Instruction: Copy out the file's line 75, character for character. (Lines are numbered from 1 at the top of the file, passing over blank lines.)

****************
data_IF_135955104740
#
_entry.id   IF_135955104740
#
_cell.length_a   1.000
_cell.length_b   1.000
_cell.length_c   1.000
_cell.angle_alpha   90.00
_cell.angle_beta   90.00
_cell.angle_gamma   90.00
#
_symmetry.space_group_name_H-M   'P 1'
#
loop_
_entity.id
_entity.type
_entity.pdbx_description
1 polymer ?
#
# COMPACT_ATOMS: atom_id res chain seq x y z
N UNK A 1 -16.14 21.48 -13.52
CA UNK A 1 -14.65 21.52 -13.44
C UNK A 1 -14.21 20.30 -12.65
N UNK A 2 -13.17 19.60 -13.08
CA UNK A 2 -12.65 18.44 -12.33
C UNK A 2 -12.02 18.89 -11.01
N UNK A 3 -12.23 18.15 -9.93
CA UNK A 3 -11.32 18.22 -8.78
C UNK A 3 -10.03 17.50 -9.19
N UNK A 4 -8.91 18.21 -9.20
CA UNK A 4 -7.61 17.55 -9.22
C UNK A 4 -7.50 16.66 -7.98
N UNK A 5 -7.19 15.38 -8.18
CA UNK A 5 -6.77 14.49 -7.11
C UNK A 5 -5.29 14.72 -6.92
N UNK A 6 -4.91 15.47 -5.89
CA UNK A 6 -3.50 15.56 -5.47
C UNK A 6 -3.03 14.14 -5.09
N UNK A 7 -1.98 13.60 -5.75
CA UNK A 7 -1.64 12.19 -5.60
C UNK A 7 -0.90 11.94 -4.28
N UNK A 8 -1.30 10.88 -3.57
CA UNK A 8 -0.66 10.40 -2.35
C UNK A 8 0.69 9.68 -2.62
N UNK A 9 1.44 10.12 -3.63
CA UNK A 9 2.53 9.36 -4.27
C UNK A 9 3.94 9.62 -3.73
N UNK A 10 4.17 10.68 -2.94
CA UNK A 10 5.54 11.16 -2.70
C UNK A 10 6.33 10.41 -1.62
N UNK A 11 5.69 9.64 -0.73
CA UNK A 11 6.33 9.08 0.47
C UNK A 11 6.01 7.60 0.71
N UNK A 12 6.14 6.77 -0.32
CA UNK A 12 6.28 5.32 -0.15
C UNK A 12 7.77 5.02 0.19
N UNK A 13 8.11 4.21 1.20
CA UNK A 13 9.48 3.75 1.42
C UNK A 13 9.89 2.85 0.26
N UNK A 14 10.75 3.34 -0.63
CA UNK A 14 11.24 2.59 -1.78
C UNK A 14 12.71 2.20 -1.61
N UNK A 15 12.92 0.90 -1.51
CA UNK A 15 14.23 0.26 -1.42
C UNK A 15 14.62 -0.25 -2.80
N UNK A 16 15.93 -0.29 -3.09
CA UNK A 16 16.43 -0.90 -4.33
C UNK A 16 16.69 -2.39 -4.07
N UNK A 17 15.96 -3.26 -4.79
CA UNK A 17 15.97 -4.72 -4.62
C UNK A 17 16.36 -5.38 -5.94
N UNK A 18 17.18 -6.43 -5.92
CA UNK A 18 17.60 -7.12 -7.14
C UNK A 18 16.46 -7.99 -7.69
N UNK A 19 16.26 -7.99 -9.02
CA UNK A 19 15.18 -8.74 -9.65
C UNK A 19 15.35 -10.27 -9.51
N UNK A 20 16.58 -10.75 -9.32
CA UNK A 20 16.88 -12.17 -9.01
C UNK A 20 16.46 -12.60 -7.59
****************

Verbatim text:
N UNK A 19 16.26 -7.99 -9.02